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Academic success, as well as extracurricular sports, are extremely important in the American educational system. However, the majority of American students, mostly adolescents, keep themselves occupied with extracurricular activities that ostensibly interfere with their academic performance. In his essay Fear of Heights: Teachers, Parents, and Students Are Wary of Success, Bob Chase suggests that academic achievement, rather than extracurricular sports, should be the highest priority of the American educational system. Essentially, Bob Chase's point comes from the priority that most Americans place on academic achievements; a condition that is common around the globe. As a result, learners’ mentality continues to be oriented towards majoring in the courses that lead to higher levels of academic achievements to the detriment of extracurricular activities; and by extension, their holistic growth and development. I partially agree with the author. However, I postulate that extracurricular activities set precedence to academic achievements, thus, should be given higher priority over academic achievements.
The benefits of academic excellence and the subsequent achievements cannot be overlooked. In particular, the ability of a person to land high paying jobs and prestigious wages is a direct function of their academic achievement. Similarly, academic achievement is the primary source of mental emancipation, which leads to top-notch decision-making and problem-solving skills. The overall product of academics is an intellectual being who is in constant pursuit of actions that bring change and facilitate the common societal good. In spite of the fact that academics achievements embody societal and individual success from a variety of spheres, extracurricular activities slightly rank higher over academic achievements. Therefore, Bob Chase’s premise is a half-truth position probably drawn from the popular unsubstantiated societal beliefs.
In fact, academic achievement, in itself, almost entirely depend on extracurricular activities. Unhinged participation in extracurricular activities is a major source of positive attitudes towards school which is a foundational framework for higher grades and academic performance (Massoni 2). Self-esteem usually predicts academic performance. Participation in extracurricular activities is designed to ameliorate the self-esteem of the learner through reinforcement of their learning environment and the academic activities. When students take part in extracurricular activities, they automatically form a positive connection not only with their learning environment but also their tutors throughout the realm of pedagogy. Other factors that contribute to academic excellence, and which also happen to be products of extracurricular activities, include self-confidence and teacher perception (Massoni 2). In this regard, it is apparent that extracurricular activities are a pivotal cornerstone of academic excellence without which the chances of academic excellence gradually diminish. The fact that Bob Chase fails to notice this critical relationship in his argument is an omission that partially invalidates his overall position.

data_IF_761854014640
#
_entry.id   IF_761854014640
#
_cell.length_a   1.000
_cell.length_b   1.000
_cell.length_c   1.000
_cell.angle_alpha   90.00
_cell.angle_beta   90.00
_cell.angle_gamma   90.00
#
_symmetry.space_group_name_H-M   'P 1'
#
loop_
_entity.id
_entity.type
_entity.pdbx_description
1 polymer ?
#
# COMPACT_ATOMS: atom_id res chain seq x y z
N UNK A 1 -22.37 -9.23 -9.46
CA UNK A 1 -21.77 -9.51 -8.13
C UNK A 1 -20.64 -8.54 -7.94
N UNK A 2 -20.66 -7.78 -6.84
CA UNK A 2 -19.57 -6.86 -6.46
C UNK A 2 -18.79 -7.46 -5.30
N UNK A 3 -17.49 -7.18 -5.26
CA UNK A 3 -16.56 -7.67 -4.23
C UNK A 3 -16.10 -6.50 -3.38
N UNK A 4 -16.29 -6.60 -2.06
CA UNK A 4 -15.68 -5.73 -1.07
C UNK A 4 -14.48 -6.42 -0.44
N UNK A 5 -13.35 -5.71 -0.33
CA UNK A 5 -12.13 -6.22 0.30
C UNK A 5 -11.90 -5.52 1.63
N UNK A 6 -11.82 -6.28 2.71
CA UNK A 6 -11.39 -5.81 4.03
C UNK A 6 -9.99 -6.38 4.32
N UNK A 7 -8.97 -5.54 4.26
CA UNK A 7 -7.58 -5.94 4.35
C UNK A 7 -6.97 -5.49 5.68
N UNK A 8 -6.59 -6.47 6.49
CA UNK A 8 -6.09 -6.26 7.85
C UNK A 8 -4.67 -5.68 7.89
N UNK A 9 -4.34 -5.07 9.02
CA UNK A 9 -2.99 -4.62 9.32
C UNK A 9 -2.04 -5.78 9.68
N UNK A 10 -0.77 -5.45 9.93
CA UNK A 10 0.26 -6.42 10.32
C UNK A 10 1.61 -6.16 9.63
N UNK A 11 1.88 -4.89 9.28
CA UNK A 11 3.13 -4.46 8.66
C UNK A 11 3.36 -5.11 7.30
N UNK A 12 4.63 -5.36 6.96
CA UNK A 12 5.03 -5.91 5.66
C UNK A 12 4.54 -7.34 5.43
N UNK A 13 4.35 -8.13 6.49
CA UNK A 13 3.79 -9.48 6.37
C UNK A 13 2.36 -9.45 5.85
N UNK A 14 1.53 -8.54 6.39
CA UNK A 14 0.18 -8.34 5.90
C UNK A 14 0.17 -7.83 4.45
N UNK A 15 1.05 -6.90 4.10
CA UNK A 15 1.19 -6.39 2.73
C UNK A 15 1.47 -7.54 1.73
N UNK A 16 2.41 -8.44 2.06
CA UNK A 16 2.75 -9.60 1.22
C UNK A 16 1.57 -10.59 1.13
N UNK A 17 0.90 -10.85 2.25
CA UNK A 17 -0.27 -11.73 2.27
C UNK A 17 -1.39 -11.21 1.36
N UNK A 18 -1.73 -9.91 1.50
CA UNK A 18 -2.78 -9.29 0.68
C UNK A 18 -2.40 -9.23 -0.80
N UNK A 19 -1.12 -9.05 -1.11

Extracurricular activities also increase chances of school completion. It is important to note beforehand that academic achievements only come to be after school completion. Accordingly, research has shown and advanced a position that learners who take part in extracurricular activities are highly likely to achieve highly from their education and have lower chances of truancy and school drop-out. Students from special groups like minority populations also appear to gain more from extracurricular activities with regards to their overall academic performance and achievements (Massoni 3). The argument draws on the ‘No Pass No Play’ law which most states across the U.S have adopted. The law restricts students from participating in sports activities if they fail their subjects. Its counterintuitive outcome is that a sports-loving student will similarly work hard in their academics to uplift their restrictions, thus preventing them from dropping out of school. On a slightly different note, extracurricular activities, just like academic achievements, prepare the learners to become not only responsible adults but productive students. Participating in extracurricular activities proffer the students with a unique window through which they acquire leadership, problem-solving, teamwork, analytical, and organization skills (Massoni 3). These compound to facilitate the holistic development of the learner, and stays with them through adulthood, given that when choosing extracurricular activities, students often pick those that they would want to do for a long time and those that advance their interests. It is on such grounds that it suffices to say that the lessons the student gains from the preferred extracurricular activities may stay into their adulthood.
In conclusion, extracurricular activities are the backbone or bedrock of academic achievements. The former cannot exist without the latter. Therefore, Bob Chase was outright wrong to confer a higher value on academic achievements instead of extracurricular activities. The major aspects of academic stardom including school performance and completion directly depend on the learners’ level of participation in extracurricular activities. On the overall, Bob Chase’s standpoint is a half-truth which does not reflect the reality.
Chase, Bob. Fear of Heights: Teachers, Parents, and Students Are Wary of Achievement. Book Depository. Web. 9 March 2016.
Massoni, Erin. “The Positive Effects of Extra Curricular Activities on Students.” ESSAI, 9. 27 (2011). Print.
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